The Scream, 1893

by Edvard Munch

Content & Context

       Created by Munch, the Expressionist painting reveals a ghostly figure appearing in an agonized state. Historians believe the red sky may have ties to a volcanic eruption, a slaughterhouse, or a lunatic asylum. Others however, believe that the expressionist quality of Munch countered a literal represenation in his paintings. It is important to note that one can not necessarily identify the gender of this figure.

Period of Art

        This painting was created during the Expressionist period. This era began in the 20th century and was a subjective perspective of the world. Painters began to express themselves via feelings instead of a direct represenation.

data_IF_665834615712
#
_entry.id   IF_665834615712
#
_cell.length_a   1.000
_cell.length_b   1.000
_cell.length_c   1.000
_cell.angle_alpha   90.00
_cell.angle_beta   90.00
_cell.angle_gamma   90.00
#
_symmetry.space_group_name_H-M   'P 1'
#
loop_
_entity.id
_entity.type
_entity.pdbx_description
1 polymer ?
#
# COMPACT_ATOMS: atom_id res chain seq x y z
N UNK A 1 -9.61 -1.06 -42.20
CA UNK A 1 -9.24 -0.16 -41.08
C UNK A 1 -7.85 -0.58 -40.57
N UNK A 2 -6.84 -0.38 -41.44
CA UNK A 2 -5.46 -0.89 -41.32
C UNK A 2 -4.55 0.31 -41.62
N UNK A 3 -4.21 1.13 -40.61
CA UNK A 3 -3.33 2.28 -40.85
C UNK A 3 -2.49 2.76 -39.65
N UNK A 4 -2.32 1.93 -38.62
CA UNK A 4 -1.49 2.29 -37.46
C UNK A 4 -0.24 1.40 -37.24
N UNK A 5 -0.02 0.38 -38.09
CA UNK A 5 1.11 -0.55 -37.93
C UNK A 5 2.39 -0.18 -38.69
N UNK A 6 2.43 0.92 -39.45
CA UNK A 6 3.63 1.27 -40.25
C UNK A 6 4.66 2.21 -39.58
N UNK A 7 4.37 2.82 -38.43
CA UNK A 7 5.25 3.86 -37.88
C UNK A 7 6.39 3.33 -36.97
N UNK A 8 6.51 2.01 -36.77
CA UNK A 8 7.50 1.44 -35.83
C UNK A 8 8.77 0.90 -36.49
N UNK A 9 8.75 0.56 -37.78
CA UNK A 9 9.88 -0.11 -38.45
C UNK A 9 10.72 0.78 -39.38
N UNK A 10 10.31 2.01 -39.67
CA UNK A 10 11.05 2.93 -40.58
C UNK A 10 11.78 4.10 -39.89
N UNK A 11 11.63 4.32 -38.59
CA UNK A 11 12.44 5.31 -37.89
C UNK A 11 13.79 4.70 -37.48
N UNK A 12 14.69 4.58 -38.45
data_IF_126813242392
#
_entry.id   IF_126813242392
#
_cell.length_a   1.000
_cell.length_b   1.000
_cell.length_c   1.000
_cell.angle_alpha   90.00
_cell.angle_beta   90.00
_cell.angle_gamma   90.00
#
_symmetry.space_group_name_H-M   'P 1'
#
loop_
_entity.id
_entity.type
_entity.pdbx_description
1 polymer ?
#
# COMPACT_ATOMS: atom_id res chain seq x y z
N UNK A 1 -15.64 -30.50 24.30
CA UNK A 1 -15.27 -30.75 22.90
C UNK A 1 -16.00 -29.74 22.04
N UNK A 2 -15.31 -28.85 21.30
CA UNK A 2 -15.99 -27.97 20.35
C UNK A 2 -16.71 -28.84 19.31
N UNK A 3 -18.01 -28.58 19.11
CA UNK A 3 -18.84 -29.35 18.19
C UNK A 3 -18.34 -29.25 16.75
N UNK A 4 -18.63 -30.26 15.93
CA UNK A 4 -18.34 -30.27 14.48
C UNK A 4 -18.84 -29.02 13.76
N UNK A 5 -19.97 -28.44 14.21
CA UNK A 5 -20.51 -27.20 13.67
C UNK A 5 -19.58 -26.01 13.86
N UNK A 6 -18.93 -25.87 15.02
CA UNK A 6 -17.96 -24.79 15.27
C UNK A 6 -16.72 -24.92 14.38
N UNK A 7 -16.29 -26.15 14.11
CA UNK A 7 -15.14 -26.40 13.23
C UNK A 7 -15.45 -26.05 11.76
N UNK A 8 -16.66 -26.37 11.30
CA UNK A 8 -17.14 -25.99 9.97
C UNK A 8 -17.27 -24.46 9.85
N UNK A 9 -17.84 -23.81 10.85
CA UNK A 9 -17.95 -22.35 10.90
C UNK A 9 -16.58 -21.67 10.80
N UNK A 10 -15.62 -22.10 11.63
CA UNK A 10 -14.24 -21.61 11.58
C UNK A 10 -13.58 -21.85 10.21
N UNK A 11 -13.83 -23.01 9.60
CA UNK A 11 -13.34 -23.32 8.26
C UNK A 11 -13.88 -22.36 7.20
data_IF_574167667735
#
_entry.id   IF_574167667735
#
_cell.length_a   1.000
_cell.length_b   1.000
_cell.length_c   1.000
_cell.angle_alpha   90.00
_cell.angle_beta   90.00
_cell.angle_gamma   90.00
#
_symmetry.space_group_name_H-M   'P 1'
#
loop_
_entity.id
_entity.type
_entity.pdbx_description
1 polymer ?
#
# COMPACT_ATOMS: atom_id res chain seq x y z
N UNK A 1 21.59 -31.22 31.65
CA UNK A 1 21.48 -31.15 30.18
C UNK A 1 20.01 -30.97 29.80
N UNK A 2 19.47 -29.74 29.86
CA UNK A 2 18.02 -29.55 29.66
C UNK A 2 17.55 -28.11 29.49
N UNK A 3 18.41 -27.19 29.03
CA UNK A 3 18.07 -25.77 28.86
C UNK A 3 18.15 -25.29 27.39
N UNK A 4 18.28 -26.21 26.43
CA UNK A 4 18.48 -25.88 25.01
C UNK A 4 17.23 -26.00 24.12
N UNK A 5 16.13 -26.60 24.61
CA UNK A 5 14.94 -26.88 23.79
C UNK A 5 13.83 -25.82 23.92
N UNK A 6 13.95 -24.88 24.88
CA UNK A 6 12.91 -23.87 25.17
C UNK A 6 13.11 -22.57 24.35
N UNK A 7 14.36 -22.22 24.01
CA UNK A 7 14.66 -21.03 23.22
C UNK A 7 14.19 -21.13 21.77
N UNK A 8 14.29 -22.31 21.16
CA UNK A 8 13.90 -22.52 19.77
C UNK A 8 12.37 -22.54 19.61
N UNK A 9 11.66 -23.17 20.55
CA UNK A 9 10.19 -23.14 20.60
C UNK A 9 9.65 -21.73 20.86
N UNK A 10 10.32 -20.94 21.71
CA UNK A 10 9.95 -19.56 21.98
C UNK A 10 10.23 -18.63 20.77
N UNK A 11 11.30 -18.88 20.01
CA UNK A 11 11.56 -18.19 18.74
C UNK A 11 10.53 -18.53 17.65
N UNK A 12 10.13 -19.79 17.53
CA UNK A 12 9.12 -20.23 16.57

First stolen on February 12, 1994, two men broke into the National Gallery in Oslo. The poor security allowed the painting to be easily stolen as a result of the Olympic festivities. The second theft occurred on August 22nd, 2004, when gunmen entered Munch Museum in Islo and stole "The Scream" and "Madonna".

The Recovery

         In 1996, two years later, four men were convicted for aiding in the theft. However, they were soon released because British agents went into Norway using false identities. The second recovery occured in 2006 when Norwegian police abruptly announced their redemption. However, there are no released details as for how they got the painting back. What is worthy to note, however, is that "The Scream" and "Madonna" were much less damaged than they expected.


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